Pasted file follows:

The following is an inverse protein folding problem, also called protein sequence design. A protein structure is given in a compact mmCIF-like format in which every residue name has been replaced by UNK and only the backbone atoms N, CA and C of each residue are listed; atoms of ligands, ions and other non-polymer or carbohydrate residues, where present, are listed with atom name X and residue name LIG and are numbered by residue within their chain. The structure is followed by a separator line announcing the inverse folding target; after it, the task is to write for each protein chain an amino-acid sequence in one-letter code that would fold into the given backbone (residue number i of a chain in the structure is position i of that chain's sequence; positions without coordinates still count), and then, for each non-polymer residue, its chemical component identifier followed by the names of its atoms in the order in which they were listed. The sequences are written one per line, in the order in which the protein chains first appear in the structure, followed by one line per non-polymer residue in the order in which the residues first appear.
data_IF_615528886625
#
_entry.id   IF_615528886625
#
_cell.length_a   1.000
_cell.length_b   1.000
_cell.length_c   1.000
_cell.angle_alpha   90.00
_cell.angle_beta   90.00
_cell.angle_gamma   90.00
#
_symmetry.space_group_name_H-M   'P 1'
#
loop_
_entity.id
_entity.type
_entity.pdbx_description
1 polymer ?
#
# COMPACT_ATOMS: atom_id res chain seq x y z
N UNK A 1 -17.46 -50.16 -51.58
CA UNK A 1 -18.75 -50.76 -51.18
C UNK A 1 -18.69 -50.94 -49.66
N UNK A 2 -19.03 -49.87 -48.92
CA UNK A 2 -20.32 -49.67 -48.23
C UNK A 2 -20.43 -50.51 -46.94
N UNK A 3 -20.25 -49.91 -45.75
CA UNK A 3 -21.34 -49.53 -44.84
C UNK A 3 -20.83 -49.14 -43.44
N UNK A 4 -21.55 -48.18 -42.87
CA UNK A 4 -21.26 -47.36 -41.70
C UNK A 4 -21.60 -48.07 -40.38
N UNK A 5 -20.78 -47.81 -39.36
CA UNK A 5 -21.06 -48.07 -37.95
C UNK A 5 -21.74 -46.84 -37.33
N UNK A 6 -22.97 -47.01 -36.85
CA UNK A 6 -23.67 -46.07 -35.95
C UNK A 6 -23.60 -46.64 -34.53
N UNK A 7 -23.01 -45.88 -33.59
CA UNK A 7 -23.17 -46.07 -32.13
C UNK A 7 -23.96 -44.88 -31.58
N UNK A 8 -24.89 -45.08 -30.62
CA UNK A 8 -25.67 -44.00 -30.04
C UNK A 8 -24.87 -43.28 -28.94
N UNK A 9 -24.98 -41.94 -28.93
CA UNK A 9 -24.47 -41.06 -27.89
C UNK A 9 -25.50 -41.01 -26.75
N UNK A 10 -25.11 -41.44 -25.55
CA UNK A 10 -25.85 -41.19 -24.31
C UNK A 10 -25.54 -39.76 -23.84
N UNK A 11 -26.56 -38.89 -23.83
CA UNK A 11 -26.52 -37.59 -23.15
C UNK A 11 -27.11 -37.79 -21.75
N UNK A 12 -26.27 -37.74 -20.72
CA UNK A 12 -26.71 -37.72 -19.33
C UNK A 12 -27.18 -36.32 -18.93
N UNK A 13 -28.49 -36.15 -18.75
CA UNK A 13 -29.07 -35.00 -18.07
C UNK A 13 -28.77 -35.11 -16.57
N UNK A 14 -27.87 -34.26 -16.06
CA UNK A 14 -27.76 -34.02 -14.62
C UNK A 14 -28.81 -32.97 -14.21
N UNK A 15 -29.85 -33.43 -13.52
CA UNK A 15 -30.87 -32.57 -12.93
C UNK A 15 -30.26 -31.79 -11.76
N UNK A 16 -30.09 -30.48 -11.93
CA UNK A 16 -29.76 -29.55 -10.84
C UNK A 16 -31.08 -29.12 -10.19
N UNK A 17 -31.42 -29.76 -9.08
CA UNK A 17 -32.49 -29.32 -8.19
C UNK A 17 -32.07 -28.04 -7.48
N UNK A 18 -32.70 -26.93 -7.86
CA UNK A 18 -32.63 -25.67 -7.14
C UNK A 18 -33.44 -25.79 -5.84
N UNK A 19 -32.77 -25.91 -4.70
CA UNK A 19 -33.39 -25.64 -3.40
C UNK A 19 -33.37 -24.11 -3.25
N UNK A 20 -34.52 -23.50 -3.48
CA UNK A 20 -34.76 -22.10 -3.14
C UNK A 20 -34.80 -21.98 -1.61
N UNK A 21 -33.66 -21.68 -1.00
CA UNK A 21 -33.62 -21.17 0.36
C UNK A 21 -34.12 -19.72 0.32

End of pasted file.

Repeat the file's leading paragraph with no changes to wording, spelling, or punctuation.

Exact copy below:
The following is an inverse protein folding problem, also called protein sequence design. A protein structure is given in a compact mmCIF-like format in which every residue name has been replaced by UNK and only the backbone atoms N, CA and C of each residue are listed; atoms of ligands, ions and other non-polymer or carbohydrate residues, where present, are listed with atom name X and residue name LIG and are numbered by residue within their chain. The structure is followed by a separator line announcing the inverse folding target; after it, the task is to write for each protein chain an amino-acid sequence in one-letter code that would fold into the given backbone (residue number i of a chain in the structure is position i of that chain's sequence; positions without coordinates still count), and then, for each non-polymer residue, its chemical component identifier followed by the names of its atoms in the order in which they were listed. The sequences are written one per line, in the order in which the protein chains first appear in the structure, followed by one line per non-polymer residue in the order in which the residues first appear.